Beatification of 127 Spanish Civil War Martyrs in Córdoba Shows ‘Profound Spiritual Wealth’
Of the group beatified in Cordoba, 79 were priests, 39 were laity, five were seminarians, and four were religious.
Father Juan Elías Medina and 126 companions, who were martyred during the Spanish Civil War, were beatified this month in Córdoba.
“While he announces the hatred of the world to us, Jesus reminds us of his favorite love, the merciful love with which he has chosen us,” Cardinal Marcello Semeraro, prefect of the Congregation for the Causes of Saints, said during his homily at the Oct. 16 beatification Mass said in the Mosque-Cathedral of Córdoba.
“Death and life have fought in an amazing duel, the Lord of life conquers death. This consciousness animated our martyrs, many of whom when they were assassinated shouted, ‘Viva Cristo Rey!’” the cardinal preached.
Father Juan Elías Medina and his companions “is a group that puts before us a variety of human profiles,” he said.
"A richness and depth of spirituality, sometimes also with deep roots in theological sciences expressed in the multiplicity of daily experiences.”
"We are in front of a vision of history whose memory could become a place of evangelization within secularized contexts,” the cardinal noted.
The Spanish Civil War was fought from 1936 to 1939 between the Nationalist forces, led by Francisco Franco, and the Republican faction. During the war, Republicans martyred thousands of clerics, religious, and laity; of these, 11 have been canonized, and more than 2,000 beatified.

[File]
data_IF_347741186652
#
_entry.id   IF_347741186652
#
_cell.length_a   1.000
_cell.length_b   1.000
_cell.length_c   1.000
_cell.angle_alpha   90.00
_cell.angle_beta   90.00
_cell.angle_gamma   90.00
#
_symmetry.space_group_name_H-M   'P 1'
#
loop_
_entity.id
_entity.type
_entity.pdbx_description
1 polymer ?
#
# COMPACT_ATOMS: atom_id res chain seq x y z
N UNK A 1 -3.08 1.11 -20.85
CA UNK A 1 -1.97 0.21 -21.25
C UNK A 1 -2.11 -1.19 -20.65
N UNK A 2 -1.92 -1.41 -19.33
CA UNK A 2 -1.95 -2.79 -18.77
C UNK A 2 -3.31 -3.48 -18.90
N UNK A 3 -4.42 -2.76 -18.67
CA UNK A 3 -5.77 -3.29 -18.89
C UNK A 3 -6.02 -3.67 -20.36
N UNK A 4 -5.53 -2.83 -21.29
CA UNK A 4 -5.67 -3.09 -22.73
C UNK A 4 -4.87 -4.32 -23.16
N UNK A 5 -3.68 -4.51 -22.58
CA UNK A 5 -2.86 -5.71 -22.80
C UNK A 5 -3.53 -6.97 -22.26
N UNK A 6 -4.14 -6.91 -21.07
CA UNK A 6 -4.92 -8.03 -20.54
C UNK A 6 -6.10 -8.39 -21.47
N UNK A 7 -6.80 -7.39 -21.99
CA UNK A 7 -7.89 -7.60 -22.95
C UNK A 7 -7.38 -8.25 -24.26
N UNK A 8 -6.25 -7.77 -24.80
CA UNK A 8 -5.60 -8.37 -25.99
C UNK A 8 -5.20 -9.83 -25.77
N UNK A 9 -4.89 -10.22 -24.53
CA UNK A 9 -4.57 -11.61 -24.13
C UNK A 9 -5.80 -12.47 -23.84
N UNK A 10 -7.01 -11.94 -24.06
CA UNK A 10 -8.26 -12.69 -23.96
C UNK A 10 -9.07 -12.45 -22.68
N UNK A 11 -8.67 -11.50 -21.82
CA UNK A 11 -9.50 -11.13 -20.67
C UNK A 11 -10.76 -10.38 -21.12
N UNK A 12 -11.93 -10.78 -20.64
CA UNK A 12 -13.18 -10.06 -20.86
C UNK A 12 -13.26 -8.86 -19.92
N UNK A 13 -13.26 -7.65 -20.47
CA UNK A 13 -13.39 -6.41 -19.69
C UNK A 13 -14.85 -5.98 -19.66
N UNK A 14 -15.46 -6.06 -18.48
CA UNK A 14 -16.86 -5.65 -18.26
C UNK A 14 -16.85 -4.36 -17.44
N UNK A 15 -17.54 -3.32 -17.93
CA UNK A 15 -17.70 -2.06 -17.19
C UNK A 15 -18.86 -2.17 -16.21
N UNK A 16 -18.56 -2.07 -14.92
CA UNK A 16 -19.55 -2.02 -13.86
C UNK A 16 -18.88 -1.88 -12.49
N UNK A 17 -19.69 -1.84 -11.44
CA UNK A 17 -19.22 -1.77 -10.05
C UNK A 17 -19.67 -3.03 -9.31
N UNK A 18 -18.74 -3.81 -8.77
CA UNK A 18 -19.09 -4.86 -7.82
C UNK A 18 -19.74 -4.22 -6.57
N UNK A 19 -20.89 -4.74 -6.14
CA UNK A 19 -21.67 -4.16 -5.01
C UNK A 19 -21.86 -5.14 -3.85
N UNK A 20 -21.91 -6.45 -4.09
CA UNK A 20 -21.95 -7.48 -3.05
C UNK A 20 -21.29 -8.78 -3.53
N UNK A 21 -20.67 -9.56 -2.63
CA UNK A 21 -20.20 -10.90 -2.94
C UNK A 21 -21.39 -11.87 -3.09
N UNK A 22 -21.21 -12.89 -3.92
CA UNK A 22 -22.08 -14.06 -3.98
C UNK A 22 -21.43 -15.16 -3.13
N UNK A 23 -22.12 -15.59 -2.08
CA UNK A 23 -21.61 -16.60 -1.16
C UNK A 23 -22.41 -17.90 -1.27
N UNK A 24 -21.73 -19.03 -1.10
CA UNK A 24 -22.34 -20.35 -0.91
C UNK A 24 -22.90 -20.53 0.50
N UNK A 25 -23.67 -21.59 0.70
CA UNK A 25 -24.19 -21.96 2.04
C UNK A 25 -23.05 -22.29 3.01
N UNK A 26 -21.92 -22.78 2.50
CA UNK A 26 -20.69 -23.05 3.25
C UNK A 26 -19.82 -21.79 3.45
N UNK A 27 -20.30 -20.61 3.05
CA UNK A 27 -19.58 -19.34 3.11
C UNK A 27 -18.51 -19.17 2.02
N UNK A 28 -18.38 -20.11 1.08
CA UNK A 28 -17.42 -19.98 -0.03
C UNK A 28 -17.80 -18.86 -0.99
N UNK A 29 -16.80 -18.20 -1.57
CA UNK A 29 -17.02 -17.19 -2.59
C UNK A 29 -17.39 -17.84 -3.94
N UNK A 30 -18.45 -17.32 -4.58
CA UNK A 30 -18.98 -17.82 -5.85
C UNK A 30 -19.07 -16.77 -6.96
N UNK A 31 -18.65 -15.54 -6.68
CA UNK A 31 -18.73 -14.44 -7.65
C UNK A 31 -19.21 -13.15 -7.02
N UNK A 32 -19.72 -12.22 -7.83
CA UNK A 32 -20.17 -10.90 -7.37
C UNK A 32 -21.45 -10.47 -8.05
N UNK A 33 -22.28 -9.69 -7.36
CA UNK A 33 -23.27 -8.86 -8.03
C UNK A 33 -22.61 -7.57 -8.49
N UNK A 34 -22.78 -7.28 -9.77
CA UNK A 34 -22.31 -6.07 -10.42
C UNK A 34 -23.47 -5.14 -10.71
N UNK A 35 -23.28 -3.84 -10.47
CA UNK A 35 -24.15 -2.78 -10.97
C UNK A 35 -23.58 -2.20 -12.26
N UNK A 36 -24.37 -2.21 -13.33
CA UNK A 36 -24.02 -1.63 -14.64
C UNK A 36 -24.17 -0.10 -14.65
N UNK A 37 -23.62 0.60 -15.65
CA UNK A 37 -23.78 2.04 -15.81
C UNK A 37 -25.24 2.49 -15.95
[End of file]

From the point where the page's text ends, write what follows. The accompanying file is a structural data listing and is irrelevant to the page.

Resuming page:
Of the group beatified in Cordoba, 79 were priests, 39 were laity, five were seminarians, and four were religious. Nearly all of them were imprisoned before being martyred.
Father Juan Elías Medina was arrested July 22, 1936, and in the months of his imprisonment he comforted and spiritually assisted those held with him. Together with 14 others, he was killed Sept. 25.
The youngest of those beatified Oct. 16 was Francisco García León, who was 15 at the time of his martyrdom.
The Diocese of Córdoba noted on its website that from a young age Francisco “showed signs of a life of special piety” and “stood out for his availability to collaborate with the Church and for exercising simple charity with the elderly and those most in need.”
In July 1936 Francisco was “one of the few young people in town who attended Mass daily and received Communion. He always showed joy, politeness and decorum, even in these supremely difficult moments,” the diocese related.
On July 20, 1936, Republican forces arrived at Francisco's house to arrest his father. An hour later, they returned to arrest his uncle. It was then that they noticed that a scapular of Our Lady of Mount Carmel was protruding from Francisco’s pocket.
Francisco was told to throw away his scapular, or be taken to jail. Francisco was arrested, and died July 22 when Republican militias massacred the prisoners in the barracks where he was being held.